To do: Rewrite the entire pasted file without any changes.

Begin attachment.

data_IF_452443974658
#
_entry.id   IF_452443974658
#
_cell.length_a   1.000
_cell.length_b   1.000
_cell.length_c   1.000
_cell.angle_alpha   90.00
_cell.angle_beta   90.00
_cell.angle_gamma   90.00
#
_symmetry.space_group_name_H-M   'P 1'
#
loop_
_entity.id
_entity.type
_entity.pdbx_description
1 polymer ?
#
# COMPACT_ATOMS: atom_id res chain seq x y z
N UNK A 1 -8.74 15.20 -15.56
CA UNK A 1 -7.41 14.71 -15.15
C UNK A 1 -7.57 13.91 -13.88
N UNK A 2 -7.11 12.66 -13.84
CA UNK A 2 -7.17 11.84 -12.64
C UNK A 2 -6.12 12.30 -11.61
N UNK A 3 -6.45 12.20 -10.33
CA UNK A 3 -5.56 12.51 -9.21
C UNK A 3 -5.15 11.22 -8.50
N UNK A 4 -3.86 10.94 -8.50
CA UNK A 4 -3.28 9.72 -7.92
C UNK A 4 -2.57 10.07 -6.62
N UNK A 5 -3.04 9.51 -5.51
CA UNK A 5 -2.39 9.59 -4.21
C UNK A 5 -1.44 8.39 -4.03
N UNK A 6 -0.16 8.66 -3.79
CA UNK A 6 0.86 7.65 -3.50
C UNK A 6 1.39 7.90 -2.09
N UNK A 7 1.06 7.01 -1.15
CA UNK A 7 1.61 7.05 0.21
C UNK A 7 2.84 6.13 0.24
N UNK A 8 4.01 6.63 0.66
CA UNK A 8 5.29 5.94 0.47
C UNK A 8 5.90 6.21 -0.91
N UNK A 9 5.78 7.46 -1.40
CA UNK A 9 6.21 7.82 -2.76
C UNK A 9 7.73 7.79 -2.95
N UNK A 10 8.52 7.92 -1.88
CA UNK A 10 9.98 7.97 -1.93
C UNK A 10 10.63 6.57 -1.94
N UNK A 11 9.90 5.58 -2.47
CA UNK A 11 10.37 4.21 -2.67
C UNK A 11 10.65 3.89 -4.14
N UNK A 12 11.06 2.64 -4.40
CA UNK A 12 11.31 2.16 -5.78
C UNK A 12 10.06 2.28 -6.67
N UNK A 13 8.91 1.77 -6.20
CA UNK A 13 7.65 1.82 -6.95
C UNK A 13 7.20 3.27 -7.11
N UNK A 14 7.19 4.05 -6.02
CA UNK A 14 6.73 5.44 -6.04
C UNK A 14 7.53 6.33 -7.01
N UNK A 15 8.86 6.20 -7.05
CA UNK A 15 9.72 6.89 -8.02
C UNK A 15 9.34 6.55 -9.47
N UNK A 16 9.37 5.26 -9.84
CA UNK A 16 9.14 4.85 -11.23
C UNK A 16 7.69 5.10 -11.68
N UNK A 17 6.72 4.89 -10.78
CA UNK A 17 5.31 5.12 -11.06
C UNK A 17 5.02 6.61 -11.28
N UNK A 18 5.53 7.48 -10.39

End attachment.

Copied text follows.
data_IF_452443974658
#
_entry.id   IF_452443974658
#
_cell.length_a   1.000
_cell.length_b   1.000
_cell.length_c   1.000
_cell.angle_alpha   90.00
_cell.angle_beta   90.00
_cell.angle_gamma   90.00
#
_symmetry.space_group_name_H-M   'P 1'
#
loop_
_entity.id
_entity.type
_entity.pdbx_description
1 polymer ?
#
# COMPACT_ATOMS: atom_id res chain seq x y z
N UNK A 1 -8.74 15.20 -15.56
CA UNK A 1 -7.41 14.71 -15.15
C UNK A 1 -7.57 13.91 -13.88
N UNK A 2 -7.11 12.66 -13.84
CA UNK A 2 -7.17 11.84 -12.64
C UNK A 2 -6.12 12.30 -11.61
N UNK A 3 -6.45 12.20 -10.33
CA UNK A 3 -5.56 12.51 -9.21
C UNK A 3 -5.15 11.22 -8.50
N UNK A 4 -3.86 10.94 -8.50
CA UNK A 4 -3.28 9.72 -7.92
C UNK A 4 -2.57 10.07 -6.62
N UNK A 5 -3.04 9.51 -5.51
CA UNK A 5 -2.39 9.59 -4.21
C UNK A 5 -1.44 8.39 -4.03
N UNK A 6 -0.16 8.66 -3.79
CA UNK A 6 0.86 7.65 -3.50
C UNK A 6 1.39 7.90 -2.09
N UNK A 7 1.06 7.01 -1.15
CA UNK A 7 1.61 7.05 0.21
C UNK A 7 2.84 6.13 0.24
N UNK A 8 4.01 6.63 0.66
CA UNK A 8 5.29 5.94 0.47
C UNK A 8 5.90 6.21 -0.91
N UNK A 9 5.78 7.46 -1.40
CA UNK A 9 6.21 7.82 -2.76
C UNK A 9 7.73 7.79 -2.95
N UNK A 10 8.52 7.92 -1.88
CA UNK A 10 9.98 7.97 -1.93
C UNK A 10 10.63 6.57 -1.94
N UNK A 11 9.90 5.58 -2.47
CA UNK A 11 10.37 4.21 -2.67
C UNK A 11 10.65 3.89 -4.14
N UNK A 12 11.06 2.64 -4.40
CA UNK A 12 11.31 2.16 -5.78
C UNK A 12 10.06 2.28 -6.67
N UNK A 13 8.91 1.77 -6.20
CA UNK A 13 7.65 1.82 -6.95
C UNK A 13 7.20 3.27 -7.11
N UNK A 14 7.19 4.05 -6.02
CA UNK A 14 6.73 5.44 -6.04
C UNK A 14 7.53 6.33 -7.01
N UNK A 15 8.86 6.20 -7.05
CA UNK A 15 9.72 6.89 -8.02
C UNK A 15 9.34 6.55 -9.47
N UNK A 16 9.37 5.26 -9.84
CA UNK A 16 9.14 4.85 -11.23
C UNK A 16 7.69 5.10 -11.68
N UNK A 17 6.72 4.89 -10.78
CA UNK A 17 5.31 5.12 -11.06
C UNK A 17 5.02 6.61 -11.28
N UNK A 18 5.53 7.48 -10.39